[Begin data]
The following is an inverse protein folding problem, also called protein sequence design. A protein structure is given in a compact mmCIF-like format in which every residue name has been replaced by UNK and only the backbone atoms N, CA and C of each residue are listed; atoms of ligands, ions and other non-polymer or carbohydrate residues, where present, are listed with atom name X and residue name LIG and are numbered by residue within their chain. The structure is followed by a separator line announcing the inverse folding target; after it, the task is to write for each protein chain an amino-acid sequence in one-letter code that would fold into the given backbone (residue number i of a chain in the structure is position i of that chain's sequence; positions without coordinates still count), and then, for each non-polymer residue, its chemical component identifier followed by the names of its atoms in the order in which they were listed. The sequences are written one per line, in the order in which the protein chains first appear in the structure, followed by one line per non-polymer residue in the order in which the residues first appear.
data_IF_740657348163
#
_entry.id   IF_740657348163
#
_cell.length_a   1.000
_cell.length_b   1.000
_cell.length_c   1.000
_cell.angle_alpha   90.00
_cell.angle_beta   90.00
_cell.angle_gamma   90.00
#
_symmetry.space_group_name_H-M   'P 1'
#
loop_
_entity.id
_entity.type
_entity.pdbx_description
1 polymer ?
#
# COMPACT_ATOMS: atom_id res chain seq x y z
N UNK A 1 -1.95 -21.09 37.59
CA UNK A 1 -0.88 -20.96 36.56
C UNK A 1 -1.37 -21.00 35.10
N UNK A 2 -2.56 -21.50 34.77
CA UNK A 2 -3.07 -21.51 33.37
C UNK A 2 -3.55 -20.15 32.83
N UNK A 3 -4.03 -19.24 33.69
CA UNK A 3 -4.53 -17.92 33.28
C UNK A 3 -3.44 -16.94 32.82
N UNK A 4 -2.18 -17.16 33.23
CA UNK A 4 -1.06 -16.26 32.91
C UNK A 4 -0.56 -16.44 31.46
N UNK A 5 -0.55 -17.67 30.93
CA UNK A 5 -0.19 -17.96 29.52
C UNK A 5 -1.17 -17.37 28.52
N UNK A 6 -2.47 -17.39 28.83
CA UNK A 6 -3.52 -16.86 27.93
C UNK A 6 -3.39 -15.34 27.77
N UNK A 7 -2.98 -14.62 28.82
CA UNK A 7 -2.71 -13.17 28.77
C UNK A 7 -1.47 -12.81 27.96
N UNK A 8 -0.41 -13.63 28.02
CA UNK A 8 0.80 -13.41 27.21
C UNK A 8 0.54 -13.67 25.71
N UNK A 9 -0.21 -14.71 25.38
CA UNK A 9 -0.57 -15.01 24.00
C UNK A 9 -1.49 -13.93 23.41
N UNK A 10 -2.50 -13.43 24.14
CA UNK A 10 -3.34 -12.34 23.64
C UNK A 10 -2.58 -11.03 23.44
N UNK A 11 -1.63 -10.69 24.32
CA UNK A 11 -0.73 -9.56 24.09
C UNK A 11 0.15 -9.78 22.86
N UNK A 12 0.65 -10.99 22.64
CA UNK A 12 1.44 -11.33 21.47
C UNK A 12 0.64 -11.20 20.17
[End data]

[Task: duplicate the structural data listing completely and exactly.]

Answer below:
The following is an inverse protein folding problem, also called protein sequence design. A protein structure is given in a compact mmCIF-like format in which every residue name has been replaced by UNK and only the backbone atoms N, CA and C of each residue are listed; atoms of ligands, ions and other non-polymer or carbohydrate residues, where present, are listed with atom name X and residue name LIG and are numbered by residue within their chain. The structure is followed by a separator line announcing the inverse folding target; after it, the task is to write for each protein chain an amino-acid sequence in one-letter code that would fold into the given backbone (residue number i of a chain in the structure is position i of that chain's sequence; positions without coordinates still count), and then, for each non-polymer residue, its chemical component identifier followed by the names of its atoms in the order in which they were listed. The sequences are written one per line, in the order in which the protein chains first appear in the structure, followed by one line per non-polymer residue in the order in which the residues first appear.
data_IF_740657348163
#
_entry.id   IF_740657348163
#
_cell.length_a   1.000
_cell.length_b   1.000
_cell.length_c   1.000
_cell.angle_alpha   90.00
_cell.angle_beta   90.00
_cell.angle_gamma   90.00
#
_symmetry.space_group_name_H-M   'P 1'
#
loop_
_entity.id
_entity.type
_entity.pdbx_description
1 polymer ?
#
# COMPACT_ATOMS: atom_id res chain seq x y z
N UNK A 1 -1.95 -21.09 37.59
CA UNK A 1 -0.88 -20.96 36.56
C UNK A 1 -1.37 -21.00 35.10
N UNK A 2 -2.56 -21.50 34.77
CA UNK A 2 -3.07 -21.51 33.37
C UNK A 2 -3.55 -20.15 32.83
N UNK A 3 -4.03 -19.24 33.69
CA UNK A 3 -4.53 -17.92 33.28
C UNK A 3 -3.44 -16.94 32.82
N UNK A 4 -2.18 -17.16 33.23
CA UNK A 4 -1.06 -16.26 32.91
C UNK A 4 -0.56 -16.44 31.46
N UNK A 5 -0.55 -17.67 30.93
CA UNK A 5 -0.19 -17.96 29.52
C UNK A 5 -1.17 -17.37 28.52
N UNK A 6 -2.47 -17.39 28.83
CA UNK A 6 -3.52 -16.86 27.93
C UNK A 6 -3.39 -15.34 27.77
N UNK A 7 -2.98 -14.62 28.82
CA UNK A 7 -2.71 -13.17 28.77
C UNK A 7 -1.47 -12.81 27.96
N UNK A 8 -0.41 -13.63 28.02
CA UNK A 8 0.80 -13.41 27.21
C UNK A 8 0.54 -13.67 25.71
N UNK A 9 -0.21 -14.71 25.38
CA UNK A 9 -0.57 -15.01 24.00
C UNK A 9 -1.49 -13.93 23.41
N UNK A 10 -2.50 -13.43 24.14
CA UNK A 10 -3.34 -12.34 23.64
C UNK A 10 -2.58 -11.03 23.44
N UNK A 11 -1.63 -10.69 24.32
CA UNK A 11 -0.73 -9.56 24.09
C UNK A 11 0.15 -9.78 22.86
N UNK A 12 0.65 -10.99 22.64
CA UNK A 12 1.44 -11.33 21.47
C UNK A 12 0.64 -11.20 20.17